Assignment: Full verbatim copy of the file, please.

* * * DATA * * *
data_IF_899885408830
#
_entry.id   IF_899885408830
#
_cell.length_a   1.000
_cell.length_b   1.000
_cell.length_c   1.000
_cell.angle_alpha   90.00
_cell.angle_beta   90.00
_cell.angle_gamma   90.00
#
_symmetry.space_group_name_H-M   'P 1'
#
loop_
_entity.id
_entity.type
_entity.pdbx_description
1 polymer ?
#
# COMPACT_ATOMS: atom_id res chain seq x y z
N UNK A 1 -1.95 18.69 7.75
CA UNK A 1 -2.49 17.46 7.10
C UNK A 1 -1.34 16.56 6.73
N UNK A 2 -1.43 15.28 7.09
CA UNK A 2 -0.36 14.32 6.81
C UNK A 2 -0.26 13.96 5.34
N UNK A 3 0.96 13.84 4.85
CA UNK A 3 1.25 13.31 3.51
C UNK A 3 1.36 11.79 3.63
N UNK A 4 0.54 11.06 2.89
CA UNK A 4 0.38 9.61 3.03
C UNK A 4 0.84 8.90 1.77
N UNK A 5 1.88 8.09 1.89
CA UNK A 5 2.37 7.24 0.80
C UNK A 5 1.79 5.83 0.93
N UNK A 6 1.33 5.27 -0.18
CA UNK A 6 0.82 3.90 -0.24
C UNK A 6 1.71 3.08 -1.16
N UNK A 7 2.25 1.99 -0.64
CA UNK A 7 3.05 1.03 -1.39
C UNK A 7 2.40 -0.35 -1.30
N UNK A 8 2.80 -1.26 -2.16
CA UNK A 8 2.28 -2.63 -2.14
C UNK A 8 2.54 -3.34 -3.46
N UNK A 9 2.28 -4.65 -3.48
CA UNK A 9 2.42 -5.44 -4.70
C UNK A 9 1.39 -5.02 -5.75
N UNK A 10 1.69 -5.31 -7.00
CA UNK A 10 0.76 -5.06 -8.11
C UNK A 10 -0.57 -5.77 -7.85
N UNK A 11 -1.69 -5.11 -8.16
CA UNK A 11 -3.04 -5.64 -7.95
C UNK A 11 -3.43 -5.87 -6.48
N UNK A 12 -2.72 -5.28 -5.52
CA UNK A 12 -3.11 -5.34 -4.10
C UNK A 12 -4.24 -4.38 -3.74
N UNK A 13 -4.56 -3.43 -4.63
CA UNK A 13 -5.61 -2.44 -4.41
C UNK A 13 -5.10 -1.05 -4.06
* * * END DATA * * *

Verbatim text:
data_IF_899885408830
#
_entry.id   IF_899885408830
#
_cell.length_a   1.000
_cell.length_b   1.000
_cell.length_c   1.000
_cell.angle_alpha   90.00
_cell.angle_beta   90.00
_cell.angle_gamma   90.00
#
_symmetry.space_group_name_H-M   'P 1'
#
loop_
_entity.id
_entity.type
_entity.pdbx_description
1 polymer ?
#
# COMPACT_ATOMS: atom_id res chain seq x y z
N UNK A 1 -1.95 18.69 7.75
CA UNK A 1 -2.49 17.46 7.10
C UNK A 1 -1.34 16.56 6.73
N UNK A 2 -1.43 15.28 7.09
CA UNK A 2 -0.36 14.32 6.81
C UNK A 2 -0.26 13.96 5.34
N UNK A 3 0.96 13.84 4.85
CA UNK A 3 1.25 13.31 3.51
C UNK A 3 1.36 11.79 3.63
N UNK A 4 0.54 11.06 2.89
CA UNK A 4 0.38 9.61 3.03
C UNK A 4 0.84 8.90 1.77
N UNK A 5 1.88 8.09 1.89
CA UNK A 5 2.37 7.24 0.80
C UNK A 5 1.79 5.83 0.93
N UNK A 6 1.33 5.27 -0.18
CA UNK A 6 0.82 3.90 -0.24
C UNK A 6 1.71 3.08 -1.16
N UNK A 7 2.25 1.99 -0.64
CA UNK A 7 3.05 1.03 -1.39
C UNK A 7 2.40 -0.35 -1.30
N UNK A 8 2.80 -1.26 -2.16
CA UNK A 8 2.28 -2.63 -2.14
C UNK A 8 2.54 -3.34 -3.46
N UNK A 9 2.28 -4.65 -3.48
CA UNK A 9 2.42 -5.44 -4.70
C UNK A 9 1.39 -5.02 -5.75
N UNK A 10 1.69 -5.31 -7.00
CA UNK A 10 0.76 -5.06 -8.11
C UNK A 10 -0.57 -5.77 -7.85
N UNK A 11 -1.69 -5.11 -8.16
CA UNK A 11 -3.04 -5.64 -7.95
C UNK A 11 -3.43 -5.87 -6.48
N UNK A 12 -2.72 -5.28 -5.52
CA UNK A 12 -3.11 -5.34 -4.10
C UNK A 12 -4.24 -4.38 -3.74
N UNK A 13 -4.56 -3.43 -4.63
CA UNK A 13 -5.61 -2.44 -4.41
C UNK A 13 -5.10 -1.05 -4.06